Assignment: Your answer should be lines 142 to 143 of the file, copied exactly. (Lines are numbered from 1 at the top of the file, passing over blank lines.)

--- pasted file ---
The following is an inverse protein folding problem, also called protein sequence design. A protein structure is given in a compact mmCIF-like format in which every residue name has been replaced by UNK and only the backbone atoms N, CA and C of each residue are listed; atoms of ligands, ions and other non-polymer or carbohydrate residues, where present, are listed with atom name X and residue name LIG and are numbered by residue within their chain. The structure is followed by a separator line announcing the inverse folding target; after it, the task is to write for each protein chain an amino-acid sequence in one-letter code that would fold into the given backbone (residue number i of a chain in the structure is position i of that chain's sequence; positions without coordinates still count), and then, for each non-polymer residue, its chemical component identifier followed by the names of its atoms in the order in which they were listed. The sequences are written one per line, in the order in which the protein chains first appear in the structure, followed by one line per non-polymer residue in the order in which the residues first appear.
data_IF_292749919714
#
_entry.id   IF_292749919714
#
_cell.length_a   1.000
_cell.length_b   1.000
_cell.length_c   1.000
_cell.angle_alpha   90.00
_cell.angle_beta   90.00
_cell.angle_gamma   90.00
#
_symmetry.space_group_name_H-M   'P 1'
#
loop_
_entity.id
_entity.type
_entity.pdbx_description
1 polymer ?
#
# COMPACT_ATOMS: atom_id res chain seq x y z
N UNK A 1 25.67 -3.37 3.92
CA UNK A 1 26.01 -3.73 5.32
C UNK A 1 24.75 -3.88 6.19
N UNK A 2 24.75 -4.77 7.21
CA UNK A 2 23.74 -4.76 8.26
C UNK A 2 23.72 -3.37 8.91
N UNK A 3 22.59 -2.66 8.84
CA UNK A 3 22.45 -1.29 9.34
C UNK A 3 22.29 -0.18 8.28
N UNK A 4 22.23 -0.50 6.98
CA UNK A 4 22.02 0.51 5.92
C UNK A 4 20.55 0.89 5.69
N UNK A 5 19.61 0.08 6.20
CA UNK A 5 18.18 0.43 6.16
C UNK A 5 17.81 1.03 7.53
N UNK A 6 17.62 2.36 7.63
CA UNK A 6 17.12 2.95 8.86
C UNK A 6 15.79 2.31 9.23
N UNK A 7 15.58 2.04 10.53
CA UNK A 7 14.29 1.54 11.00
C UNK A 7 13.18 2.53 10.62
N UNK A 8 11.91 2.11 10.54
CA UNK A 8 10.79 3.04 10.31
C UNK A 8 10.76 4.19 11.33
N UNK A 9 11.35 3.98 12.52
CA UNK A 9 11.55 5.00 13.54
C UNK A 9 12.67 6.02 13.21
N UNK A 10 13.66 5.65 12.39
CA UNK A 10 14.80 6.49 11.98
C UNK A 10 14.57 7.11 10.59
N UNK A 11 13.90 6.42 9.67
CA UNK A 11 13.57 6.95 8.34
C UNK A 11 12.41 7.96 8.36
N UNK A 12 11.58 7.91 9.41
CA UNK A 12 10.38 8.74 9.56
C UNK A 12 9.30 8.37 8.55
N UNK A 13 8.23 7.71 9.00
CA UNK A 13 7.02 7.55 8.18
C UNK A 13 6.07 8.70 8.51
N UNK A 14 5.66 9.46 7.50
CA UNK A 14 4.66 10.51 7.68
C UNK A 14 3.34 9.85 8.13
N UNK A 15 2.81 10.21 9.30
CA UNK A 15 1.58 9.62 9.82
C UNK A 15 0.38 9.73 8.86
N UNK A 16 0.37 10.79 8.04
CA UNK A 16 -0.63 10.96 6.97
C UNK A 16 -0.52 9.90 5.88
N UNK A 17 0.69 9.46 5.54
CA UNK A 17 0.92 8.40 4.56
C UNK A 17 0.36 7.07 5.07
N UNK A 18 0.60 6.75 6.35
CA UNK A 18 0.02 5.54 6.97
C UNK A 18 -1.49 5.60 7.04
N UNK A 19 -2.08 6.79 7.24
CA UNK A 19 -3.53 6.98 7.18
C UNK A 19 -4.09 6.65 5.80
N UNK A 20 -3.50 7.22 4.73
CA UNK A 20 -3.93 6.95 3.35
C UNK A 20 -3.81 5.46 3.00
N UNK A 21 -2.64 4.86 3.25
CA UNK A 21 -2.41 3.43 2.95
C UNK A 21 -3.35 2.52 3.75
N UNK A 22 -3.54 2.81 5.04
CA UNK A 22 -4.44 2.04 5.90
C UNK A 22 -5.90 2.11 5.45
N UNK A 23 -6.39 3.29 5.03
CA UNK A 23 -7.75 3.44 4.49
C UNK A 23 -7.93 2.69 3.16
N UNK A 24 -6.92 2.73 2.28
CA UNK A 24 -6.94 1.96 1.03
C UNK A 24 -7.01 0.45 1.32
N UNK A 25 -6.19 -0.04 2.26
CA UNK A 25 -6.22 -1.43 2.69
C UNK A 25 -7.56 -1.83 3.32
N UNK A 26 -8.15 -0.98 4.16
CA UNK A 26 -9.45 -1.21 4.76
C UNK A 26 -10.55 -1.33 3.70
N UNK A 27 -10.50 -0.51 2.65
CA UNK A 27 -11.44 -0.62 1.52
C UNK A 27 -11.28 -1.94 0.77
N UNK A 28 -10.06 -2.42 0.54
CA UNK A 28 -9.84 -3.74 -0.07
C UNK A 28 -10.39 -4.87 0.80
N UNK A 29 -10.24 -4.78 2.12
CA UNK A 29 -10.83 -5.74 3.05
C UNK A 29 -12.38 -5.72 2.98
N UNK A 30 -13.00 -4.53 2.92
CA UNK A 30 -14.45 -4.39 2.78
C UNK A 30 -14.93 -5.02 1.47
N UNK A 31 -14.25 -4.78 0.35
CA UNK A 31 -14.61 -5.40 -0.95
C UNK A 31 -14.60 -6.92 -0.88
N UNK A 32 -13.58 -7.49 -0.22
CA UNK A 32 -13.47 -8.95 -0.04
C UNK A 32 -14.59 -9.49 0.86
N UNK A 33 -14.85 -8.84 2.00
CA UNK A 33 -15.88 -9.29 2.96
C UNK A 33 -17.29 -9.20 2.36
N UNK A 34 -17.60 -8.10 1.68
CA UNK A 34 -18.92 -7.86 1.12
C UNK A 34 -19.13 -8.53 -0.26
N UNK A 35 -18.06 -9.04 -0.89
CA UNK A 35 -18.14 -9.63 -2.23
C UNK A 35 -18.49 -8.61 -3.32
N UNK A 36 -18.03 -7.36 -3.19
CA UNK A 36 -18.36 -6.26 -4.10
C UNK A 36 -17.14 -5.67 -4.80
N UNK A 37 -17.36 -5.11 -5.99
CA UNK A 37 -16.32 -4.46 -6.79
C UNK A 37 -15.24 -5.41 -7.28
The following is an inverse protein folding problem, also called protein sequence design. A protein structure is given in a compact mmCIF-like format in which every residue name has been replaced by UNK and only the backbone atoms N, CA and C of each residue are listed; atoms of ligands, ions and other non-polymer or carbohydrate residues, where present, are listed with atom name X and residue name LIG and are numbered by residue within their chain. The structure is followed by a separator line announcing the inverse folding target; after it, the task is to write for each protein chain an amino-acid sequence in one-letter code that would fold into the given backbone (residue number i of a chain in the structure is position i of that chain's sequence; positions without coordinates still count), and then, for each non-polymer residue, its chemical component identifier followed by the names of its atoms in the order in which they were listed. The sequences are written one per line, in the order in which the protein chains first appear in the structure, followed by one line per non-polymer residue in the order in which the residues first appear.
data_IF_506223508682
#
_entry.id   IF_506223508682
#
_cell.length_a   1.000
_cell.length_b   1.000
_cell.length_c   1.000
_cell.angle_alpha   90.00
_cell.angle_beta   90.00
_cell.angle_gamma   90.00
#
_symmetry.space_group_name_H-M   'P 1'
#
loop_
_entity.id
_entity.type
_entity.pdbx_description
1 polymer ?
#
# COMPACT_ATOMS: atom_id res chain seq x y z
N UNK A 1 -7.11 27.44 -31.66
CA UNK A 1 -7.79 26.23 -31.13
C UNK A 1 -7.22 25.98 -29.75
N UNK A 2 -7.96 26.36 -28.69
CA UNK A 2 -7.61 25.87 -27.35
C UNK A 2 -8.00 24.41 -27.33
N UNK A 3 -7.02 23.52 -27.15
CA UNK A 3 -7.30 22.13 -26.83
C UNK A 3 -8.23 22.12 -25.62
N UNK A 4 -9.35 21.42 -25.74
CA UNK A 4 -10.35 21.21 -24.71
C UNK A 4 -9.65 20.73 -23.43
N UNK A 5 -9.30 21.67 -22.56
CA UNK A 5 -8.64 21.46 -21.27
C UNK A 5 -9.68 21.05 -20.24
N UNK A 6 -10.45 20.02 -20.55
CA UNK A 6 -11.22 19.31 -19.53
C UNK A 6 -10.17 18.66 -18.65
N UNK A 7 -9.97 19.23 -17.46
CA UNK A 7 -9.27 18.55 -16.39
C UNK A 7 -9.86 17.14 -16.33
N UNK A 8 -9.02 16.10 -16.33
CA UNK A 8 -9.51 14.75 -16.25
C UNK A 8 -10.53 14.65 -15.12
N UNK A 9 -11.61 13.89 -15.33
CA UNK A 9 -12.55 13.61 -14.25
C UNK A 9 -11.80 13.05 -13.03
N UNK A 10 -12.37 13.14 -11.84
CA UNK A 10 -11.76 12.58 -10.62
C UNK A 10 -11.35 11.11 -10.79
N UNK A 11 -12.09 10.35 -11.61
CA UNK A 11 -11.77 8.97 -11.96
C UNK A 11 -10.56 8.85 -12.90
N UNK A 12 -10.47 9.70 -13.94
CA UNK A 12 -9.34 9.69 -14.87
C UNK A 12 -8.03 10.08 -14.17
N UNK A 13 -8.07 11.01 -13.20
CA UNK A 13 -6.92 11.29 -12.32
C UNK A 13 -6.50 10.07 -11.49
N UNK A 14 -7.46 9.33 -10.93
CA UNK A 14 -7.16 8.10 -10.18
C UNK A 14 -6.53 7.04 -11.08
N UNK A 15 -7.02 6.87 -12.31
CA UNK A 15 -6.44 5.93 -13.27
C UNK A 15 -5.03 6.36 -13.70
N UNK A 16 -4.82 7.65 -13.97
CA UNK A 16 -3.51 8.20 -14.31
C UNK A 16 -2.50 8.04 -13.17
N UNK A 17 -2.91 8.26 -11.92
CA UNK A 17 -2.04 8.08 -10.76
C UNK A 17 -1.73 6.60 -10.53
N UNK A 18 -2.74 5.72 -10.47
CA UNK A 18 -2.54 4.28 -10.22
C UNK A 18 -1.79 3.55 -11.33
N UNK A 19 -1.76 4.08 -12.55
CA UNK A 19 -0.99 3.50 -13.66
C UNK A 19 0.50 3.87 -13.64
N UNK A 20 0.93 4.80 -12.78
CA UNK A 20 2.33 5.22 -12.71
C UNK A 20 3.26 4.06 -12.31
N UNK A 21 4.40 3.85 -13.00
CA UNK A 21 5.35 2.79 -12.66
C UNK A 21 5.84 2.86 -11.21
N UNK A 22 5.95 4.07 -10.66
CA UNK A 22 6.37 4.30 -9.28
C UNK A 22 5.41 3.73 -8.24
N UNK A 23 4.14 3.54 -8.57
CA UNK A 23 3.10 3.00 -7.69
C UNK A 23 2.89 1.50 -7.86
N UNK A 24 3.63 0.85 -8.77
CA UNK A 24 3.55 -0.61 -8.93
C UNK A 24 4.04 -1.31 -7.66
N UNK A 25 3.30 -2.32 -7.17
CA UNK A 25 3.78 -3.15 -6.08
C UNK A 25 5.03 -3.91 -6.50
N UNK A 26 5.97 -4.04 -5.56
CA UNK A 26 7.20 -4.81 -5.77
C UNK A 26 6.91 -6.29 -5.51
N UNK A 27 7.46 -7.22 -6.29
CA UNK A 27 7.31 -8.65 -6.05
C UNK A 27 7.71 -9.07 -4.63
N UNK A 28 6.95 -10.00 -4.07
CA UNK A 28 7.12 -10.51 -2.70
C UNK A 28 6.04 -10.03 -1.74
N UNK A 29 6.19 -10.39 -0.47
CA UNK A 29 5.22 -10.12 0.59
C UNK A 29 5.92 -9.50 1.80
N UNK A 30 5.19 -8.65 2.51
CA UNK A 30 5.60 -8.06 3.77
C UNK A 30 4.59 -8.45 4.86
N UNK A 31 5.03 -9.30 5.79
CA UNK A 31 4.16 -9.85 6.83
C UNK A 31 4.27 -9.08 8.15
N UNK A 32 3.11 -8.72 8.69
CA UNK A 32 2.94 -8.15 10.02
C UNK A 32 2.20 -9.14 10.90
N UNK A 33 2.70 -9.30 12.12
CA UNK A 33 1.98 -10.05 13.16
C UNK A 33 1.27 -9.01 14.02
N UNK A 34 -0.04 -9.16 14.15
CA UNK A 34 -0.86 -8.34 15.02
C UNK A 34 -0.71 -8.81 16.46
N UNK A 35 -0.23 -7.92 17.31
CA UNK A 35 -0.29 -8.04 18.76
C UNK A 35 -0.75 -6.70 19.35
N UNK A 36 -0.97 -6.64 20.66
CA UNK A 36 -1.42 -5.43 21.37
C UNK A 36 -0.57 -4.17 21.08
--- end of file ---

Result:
_cell.angle_beta   90.00
_cell.angle_gamma   90.00